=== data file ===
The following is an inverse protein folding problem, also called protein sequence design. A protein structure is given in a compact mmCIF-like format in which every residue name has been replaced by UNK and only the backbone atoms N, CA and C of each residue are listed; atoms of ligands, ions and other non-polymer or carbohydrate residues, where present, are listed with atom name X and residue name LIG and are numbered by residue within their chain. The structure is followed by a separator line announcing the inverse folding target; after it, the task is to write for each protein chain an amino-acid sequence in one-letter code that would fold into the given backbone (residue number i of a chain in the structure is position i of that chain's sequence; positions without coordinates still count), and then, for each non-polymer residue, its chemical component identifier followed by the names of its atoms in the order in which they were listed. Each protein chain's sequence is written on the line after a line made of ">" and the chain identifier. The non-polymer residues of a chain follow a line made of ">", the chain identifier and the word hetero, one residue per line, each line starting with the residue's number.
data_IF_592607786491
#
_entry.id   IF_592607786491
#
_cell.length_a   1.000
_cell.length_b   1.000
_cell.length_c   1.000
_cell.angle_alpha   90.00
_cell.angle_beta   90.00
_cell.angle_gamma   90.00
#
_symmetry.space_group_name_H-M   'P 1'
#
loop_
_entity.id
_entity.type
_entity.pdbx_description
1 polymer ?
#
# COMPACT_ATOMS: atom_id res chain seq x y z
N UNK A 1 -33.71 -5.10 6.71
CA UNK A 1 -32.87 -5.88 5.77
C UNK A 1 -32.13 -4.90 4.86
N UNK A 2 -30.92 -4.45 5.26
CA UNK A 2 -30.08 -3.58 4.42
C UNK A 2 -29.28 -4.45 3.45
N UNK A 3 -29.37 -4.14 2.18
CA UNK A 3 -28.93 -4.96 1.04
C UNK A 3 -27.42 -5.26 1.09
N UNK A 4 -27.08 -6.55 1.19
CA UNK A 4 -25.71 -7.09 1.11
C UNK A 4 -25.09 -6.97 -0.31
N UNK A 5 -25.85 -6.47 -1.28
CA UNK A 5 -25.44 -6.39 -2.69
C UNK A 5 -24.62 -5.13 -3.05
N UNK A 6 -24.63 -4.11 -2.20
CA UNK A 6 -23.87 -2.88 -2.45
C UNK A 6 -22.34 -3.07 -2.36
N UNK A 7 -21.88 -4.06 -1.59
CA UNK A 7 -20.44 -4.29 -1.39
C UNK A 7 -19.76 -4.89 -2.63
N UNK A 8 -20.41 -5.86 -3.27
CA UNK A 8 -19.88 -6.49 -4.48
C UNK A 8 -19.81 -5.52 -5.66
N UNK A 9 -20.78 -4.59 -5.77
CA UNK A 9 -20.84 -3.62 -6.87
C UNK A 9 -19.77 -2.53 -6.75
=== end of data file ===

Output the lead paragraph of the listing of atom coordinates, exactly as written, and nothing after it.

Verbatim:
The following is an inverse protein folding problem, also called protein sequence design. A protein structure is given in a compact mmCIF-like format in which every residue name has been replaced by UNK and only the backbone atoms N, CA and C of each residue are listed; atoms of ligands, ions and other non-polymer or carbohydrate residues, where present, are listed with atom name X and residue name LIG and are numbered by residue within their chain. The structure is followed by a separator line announcing the inverse folding target; after it, the task is to write for each protein chain an amino-acid sequence in one-letter code that would fold into the given backbone (residue number i of a chain in the structure is position i of that chain's sequence; positions without coordinates still count), and then, for each non-polymer residue, its chemical component identifier followed by the names of its atoms in the order in which they were listed. Each protein chain's sequence is written on the line after a line made of ">" and the chain identifier. The non-polymer residues of a chain follow a line made of ">", the chain identifier and the word hetero, one residue per line, each line starting with the residue's number.